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This is why Swedes hold on to this bizarre Swedish Christmas tradition
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Image: SVT/Buena

“In a way, this tradition is so bizarre that it becomes fun”, says ethnologist Charlotte Hagström on the fact that as much as 80% of Sweden’s population sits down in front of Donald Duck at three o’clock on Christmas Eve each year.

The Christmas special “From All of Us to All of You” is a Christmas Eve ritual that is so strong that Christmas Eve celebrations are often organised around it – people either sit down to eat before or after Donald Duck.

In the 2006 book Nu gör vi jul igen (Time to do Christmas again), co-authored by Charlotte Hagström, a young man says the following about Donald Duck:

“The only thing that is really fantastic on Christmas Eve, something which is unbeatable, is this hour with Donald Duck and just cosying up and watching old movies (…) Everything feels good right now, we are not thinking about anything negative right now, everyone feels good, everyone is sitting and smiling and laughing and enjoying themselves.”  

These feelings and the role of this tradition in Swedish Christmas celebrations can be difficult to explain to a person who is not from Sweden. Charlotte Hagström has had to explain on American radio what it is Swedes actually do between three and four o’clock on Christmas Eve.

“The role of Donald Duck’s Christmas is something other than it being special or particularly good. The programme represents something bigger. It is a ritual and a cultural tradition – everyone knows nearly all the words by heart”, says Charlotte Hagström. “People sit together; it is cosy and calm amid the chaos of Christmas. As it is not religious, it can also unite people as they know that in the house next door another family is also sitting and watching Donald Duck”, she continues.

Why do we have traditions?
“A tradition can be comfortable and safe to lean on. If two families are to celebrate Christmas together for the first time, bringing together all their different traditions, at least Donald Duck is set in stone at three o’clock. Traditions do not need to be very big either. It can be something as small as cosy Fridays (fredagsmys), when families gather with snacks in front of the television to mark the beginning of the weekend”, says Charlotte Hagström.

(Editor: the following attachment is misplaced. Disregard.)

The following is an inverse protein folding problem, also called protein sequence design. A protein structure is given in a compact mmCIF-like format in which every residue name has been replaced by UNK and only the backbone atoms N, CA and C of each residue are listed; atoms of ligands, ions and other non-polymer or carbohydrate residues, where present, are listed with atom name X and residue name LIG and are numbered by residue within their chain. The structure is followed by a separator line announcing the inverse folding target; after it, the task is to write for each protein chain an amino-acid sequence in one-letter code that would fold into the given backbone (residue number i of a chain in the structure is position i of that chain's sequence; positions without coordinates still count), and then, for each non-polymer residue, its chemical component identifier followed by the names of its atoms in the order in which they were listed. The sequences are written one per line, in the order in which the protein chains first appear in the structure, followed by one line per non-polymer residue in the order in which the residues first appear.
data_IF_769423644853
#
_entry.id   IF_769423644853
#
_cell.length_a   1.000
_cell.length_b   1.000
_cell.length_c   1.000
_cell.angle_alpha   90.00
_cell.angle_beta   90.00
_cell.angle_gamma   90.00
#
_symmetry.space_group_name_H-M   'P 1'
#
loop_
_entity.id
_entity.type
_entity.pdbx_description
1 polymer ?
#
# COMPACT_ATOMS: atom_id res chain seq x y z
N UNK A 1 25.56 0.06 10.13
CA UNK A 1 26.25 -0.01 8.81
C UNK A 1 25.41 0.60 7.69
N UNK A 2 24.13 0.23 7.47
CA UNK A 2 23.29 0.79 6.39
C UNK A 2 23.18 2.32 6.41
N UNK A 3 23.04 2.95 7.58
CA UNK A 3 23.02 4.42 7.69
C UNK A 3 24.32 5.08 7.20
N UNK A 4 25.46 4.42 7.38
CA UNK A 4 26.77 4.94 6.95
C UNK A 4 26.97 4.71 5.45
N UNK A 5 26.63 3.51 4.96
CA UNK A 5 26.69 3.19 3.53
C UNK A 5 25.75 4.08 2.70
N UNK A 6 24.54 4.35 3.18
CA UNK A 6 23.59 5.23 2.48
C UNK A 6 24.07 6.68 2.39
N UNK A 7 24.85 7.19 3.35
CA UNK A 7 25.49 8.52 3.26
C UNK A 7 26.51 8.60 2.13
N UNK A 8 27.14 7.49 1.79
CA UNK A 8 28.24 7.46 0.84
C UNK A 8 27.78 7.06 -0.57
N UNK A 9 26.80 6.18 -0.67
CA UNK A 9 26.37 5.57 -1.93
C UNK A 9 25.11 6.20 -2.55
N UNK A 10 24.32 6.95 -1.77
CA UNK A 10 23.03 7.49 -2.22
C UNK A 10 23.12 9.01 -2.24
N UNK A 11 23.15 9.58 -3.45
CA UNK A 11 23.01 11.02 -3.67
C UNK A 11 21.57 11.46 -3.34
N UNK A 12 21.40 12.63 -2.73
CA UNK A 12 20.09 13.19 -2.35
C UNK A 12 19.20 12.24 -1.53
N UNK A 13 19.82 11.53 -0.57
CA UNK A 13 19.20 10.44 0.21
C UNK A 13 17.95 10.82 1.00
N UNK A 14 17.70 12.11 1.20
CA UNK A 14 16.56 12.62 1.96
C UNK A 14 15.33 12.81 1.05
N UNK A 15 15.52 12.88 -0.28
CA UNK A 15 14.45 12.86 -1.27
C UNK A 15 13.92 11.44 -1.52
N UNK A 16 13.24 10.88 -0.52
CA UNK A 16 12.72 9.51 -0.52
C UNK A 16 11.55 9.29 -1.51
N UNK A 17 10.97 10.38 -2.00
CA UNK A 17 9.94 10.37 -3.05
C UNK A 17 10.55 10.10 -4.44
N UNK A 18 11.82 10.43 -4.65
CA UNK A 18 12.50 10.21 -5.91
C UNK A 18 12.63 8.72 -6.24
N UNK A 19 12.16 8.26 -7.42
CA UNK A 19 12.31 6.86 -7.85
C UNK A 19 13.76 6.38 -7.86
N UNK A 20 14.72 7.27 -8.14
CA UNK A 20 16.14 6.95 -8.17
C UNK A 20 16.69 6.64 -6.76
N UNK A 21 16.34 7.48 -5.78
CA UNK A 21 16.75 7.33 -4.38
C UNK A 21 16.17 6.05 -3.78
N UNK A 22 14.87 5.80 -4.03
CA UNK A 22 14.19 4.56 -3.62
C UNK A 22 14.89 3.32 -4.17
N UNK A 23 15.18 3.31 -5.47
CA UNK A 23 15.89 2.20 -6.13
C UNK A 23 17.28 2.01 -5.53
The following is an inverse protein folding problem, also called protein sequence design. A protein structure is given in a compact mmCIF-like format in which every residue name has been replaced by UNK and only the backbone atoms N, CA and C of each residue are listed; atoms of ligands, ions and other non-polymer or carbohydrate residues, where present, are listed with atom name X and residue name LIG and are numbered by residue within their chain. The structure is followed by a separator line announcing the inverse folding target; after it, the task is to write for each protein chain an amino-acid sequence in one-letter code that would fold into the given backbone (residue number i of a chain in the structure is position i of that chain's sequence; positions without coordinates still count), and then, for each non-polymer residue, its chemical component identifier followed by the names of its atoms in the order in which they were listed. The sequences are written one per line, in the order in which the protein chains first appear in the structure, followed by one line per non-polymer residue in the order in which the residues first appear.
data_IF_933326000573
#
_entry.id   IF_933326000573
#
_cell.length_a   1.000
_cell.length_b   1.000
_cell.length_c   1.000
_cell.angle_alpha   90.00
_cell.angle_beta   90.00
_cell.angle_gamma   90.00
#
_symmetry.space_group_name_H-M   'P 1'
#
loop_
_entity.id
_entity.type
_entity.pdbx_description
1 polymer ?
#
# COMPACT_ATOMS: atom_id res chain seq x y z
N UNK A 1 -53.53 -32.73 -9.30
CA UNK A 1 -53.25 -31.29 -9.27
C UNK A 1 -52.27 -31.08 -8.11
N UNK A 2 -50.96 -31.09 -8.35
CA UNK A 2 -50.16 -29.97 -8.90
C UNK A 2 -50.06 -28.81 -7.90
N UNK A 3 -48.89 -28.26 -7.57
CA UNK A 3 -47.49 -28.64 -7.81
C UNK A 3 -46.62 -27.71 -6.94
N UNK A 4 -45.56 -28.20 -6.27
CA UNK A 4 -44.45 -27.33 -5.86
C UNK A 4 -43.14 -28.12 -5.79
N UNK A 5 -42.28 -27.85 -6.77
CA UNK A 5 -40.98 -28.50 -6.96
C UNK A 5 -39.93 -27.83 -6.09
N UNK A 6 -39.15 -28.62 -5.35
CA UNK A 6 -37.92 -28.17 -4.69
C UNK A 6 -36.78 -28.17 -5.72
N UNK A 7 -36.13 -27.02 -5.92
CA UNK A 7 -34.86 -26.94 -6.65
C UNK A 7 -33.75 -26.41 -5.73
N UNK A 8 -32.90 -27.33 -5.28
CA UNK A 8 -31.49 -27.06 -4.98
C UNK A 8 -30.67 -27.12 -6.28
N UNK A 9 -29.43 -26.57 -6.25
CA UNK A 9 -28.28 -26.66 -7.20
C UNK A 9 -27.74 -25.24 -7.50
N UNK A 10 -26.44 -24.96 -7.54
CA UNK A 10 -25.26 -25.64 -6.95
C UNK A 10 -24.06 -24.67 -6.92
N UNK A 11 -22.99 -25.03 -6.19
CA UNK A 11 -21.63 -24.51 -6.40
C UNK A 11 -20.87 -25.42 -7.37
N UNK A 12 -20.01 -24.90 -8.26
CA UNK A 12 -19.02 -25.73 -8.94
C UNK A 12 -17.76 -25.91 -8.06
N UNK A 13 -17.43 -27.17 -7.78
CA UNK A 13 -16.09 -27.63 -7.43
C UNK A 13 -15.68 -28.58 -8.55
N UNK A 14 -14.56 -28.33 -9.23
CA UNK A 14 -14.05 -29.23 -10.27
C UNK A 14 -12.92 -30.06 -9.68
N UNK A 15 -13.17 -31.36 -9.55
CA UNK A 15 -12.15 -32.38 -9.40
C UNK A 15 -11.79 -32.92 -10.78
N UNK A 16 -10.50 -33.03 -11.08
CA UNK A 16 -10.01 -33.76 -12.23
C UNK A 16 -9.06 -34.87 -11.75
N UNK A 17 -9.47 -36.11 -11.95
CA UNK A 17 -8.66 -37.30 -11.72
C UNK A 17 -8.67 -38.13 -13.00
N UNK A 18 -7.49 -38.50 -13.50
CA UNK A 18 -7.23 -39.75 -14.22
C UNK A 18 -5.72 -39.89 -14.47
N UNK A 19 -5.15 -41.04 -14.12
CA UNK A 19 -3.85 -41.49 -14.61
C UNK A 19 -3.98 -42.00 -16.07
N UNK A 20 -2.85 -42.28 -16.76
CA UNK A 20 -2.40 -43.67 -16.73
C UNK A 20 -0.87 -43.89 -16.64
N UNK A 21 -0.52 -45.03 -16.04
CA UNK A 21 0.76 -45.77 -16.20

What else can be said about traditions?
“That traditions always change over time. For example, pig’s trotters disappeared from the Christmas fare a long time ago and in recent years more and more vegetables have been brought in, and vegan food has also started to emerge.”

“Traditions are also adapted to the situation people find themselves in. When the children are small you have Santa Claus, then when the children are a bit older Santa disappears only to reappear when the grandchildren come along”, says Charlotte Hagström.

How did Donald Duck become one of the Christmas traditions?
“One explanation is that when the programme first went on air in 1960, it was only possible to see cartoons on Swedish TV once a year and that is how it remained until the late 1980s. When the video came along it was considered wrong and sacrilegious to record it. The thing that is a little strange about this tradition is that it does not have any connection to Sweden.”

Will the tradition continue to be as strong?

“When we wrote the book Nu gör vi jul igen in 2006, which looks at the most common Christmas traditions, the Donald Duck tradition was still strong among children, perhaps because their parents grew up with it. However, it would be interesting to do the investigation again in ten years’ time”, says Charlotte Hagström.

“‘From All of Us to All of You’ can also be likened to a modern version of the storytelling that has existed throughout the ages. The films are reminiscent of the old stories in which good triumphs over evil - only we come together around the TV instead of a campfire”, concludes Charlotte Hagström.
Text: Gisela Lindberg
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